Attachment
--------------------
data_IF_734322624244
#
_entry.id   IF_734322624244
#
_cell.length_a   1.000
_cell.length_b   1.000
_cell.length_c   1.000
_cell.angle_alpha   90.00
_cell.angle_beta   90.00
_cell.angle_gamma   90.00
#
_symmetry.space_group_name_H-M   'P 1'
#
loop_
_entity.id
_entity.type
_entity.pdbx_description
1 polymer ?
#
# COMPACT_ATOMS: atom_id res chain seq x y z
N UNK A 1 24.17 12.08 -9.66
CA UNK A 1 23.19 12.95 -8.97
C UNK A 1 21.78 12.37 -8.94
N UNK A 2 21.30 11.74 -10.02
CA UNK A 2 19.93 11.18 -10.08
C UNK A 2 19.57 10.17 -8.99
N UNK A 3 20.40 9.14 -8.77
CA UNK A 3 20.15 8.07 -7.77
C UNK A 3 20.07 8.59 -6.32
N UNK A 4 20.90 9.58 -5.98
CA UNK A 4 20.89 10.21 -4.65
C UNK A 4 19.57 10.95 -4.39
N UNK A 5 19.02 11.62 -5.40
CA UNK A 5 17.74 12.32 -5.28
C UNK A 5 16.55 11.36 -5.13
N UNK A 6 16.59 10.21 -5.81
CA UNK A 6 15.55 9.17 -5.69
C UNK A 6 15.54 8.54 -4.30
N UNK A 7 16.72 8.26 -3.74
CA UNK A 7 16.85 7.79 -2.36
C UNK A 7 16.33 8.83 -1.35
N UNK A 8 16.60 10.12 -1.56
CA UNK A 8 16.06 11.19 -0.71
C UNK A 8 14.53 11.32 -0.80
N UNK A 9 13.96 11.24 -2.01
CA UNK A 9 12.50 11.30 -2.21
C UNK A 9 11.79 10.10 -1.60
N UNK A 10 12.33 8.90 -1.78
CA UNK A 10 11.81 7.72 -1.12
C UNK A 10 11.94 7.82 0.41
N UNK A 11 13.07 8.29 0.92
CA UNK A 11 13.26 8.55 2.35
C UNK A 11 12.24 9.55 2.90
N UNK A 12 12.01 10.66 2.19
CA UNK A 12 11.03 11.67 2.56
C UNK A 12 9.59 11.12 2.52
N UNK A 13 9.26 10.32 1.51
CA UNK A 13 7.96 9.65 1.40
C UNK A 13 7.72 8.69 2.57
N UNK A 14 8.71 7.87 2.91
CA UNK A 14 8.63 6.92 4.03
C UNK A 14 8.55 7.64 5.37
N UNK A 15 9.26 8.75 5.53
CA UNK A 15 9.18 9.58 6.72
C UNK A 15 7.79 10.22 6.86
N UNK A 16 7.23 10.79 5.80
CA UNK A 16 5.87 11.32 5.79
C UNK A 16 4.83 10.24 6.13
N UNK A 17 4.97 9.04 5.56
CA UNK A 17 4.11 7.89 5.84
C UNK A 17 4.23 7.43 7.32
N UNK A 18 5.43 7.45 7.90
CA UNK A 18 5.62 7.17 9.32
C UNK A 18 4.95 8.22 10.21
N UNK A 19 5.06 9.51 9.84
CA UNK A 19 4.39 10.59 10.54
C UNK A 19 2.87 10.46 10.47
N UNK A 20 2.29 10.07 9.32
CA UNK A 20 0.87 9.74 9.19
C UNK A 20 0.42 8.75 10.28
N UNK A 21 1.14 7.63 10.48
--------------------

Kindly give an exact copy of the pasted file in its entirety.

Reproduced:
data_IF_734322624244
#
_entry.id   IF_734322624244
#
_cell.length_a   1.000
_cell.length_b   1.000
_cell.length_c   1.000
_cell.angle_alpha   90.00
_cell.angle_beta   90.00
_cell.angle_gamma   90.00
#
_symmetry.space_group_name_H-M   'P 1'
#
loop_
_entity.id
_entity.type
_entity.pdbx_description
1 polymer ?
#
# COMPACT_ATOMS: atom_id res chain seq x y z
N UNK A 1 24.17 12.08 -9.66
CA UNK A 1 23.19 12.95 -8.97
C UNK A 1 21.78 12.37 -8.94
N UNK A 2 21.30 11.74 -10.02
CA UNK A 2 19.93 11.18 -10.08
C UNK A 2 19.57 10.17 -8.99
N UNK A 3 20.40 9.14 -8.77
CA UNK A 3 20.15 8.07 -7.77
C UNK A 3 20.07 8.59 -6.32
N UNK A 4 20.90 9.58 -5.98
CA UNK A 4 20.89 10.21 -4.65
C UNK A 4 19.57 10.95 -4.39
N UNK A 5 19.02 11.62 -5.40
CA UNK A 5 17.74 12.32 -5.28
C UNK A 5 16.55 11.36 -5.13
N UNK A 6 16.59 10.21 -5.81
CA UNK A 6 15.55 9.17 -5.69
C UNK A 6 15.54 8.54 -4.30
N UNK A 7 16.72 8.26 -3.74
CA UNK A 7 16.85 7.79 -2.36
C UNK A 7 16.33 8.83 -1.35
N UNK A 8 16.60 10.12 -1.56
CA UNK A 8 16.06 11.19 -0.71
C UNK A 8 14.53 11.32 -0.80
N UNK A 9 13.96 11.24 -2.01
CA UNK A 9 12.50 11.30 -2.21
C UNK A 9 11.79 10.10 -1.60
N UNK A 10 12.33 8.90 -1.78
CA UNK A 10 11.81 7.72 -1.12
C UNK A 10 11.94 7.82 0.41
N UNK A 11 13.07 8.29 0.92
CA UNK A 11 13.26 8.55 2.35
C UNK A 11 12.24 9.55 2.90
N UNK A 12 12.01 10.66 2.19
CA UNK A 12 11.03 11.67 2.56
C UNK A 12 9.59 11.12 2.52
N UNK A 13 9.26 10.32 1.51
CA UNK A 13 7.96 9.65 1.40
C UNK A 13 7.72 8.69 2.57
N UNK A 14 8.71 7.87 2.91
CA UNK A 14 8.63 6.92 4.03
C UNK A 14 8.55 7.64 5.37
N UNK A 15 9.26 8.75 5.53
CA UNK A 15 9.18 9.58 6.72
C UNK A 15 7.79 10.22 6.86
N UNK A 16 7.23 10.79 5.80
CA UNK A 16 5.87 11.32 5.79
C UNK A 16 4.83 10.24 6.13
N UNK A 17 4.97 9.04 5.56
CA UNK A 17 4.11 7.89 5.84
C UNK A 17 4.23 7.43 7.32
N UNK A 18 5.43 7.45 7.90
CA UNK A 18 5.62 7.17 9.32
C UNK A 18 4.95 8.22 10.21
N UNK A 19 5.06 9.51 9.84
CA UNK A 19 4.39 10.59 10.54
C UNK A 19 2.87 10.46 10.47
N UNK A 20 2.29 10.07 9.32
CA UNK A 20 0.87 9.74 9.19
C UNK A 20 0.42 8.75 10.28
N UNK A 21 1.14 7.63 10.48